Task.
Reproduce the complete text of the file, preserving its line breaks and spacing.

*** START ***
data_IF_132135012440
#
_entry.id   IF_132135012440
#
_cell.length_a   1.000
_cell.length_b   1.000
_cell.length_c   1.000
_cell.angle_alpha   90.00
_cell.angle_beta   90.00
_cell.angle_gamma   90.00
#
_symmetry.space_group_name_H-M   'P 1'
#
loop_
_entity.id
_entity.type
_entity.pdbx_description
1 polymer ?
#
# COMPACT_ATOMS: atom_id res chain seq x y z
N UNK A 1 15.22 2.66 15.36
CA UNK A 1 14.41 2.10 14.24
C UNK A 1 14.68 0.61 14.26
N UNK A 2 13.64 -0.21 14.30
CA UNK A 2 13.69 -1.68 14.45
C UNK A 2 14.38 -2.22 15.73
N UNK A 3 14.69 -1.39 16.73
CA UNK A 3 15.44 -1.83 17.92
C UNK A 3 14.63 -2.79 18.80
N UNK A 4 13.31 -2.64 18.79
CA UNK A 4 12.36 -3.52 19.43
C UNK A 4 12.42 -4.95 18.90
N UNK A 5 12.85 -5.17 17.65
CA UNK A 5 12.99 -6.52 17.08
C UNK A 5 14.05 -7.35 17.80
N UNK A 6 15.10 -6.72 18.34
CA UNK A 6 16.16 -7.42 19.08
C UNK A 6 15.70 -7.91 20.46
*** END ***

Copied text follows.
data_IF_132135012440
#
_entry.id   IF_132135012440
#
_cell.length_a   1.000
_cell.length_b   1.000
_cell.length_c   1.000
_cell.angle_alpha   90.00
_cell.angle_beta   90.00
_cell.angle_gamma   90.00
#
_symmetry.space_group_name_H-M   'P 1'
#
loop_
_entity.id
_entity.type
_entity.pdbx_description
1 polymer ?
#
# COMPACT_ATOMS: atom_id res chain seq x y z
N UNK A 1 15.22 2.66 15.36
CA UNK A 1 14.41 2.10 14.24
C UNK A 1 14.68 0.61 14.26
N UNK A 2 13.64 -0.21 14.30
CA UNK A 2 13.69 -1.68 14.45
C UNK A 2 14.38 -2.22 15.73
N UNK A 3 14.69 -1.39 16.73
CA UNK A 3 15.44 -1.83 17.92
C UNK A 3 14.63 -2.79 18.80
N UNK A 4 13.31 -2.64 18.79
CA UNK A 4 12.36 -3.52 19.43
C UNK A 4 12.42 -4.95 18.90
N UNK A 5 12.85 -5.17 17.65
CA UNK A 5 12.99 -6.52 17.08
C UNK A 5 14.05 -7.35 17.80
N UNK A 6 15.10 -6.72 18.34
CA UNK A 6 16.16 -7.42 19.08
C UNK A 6 15.70 -7.91 20.46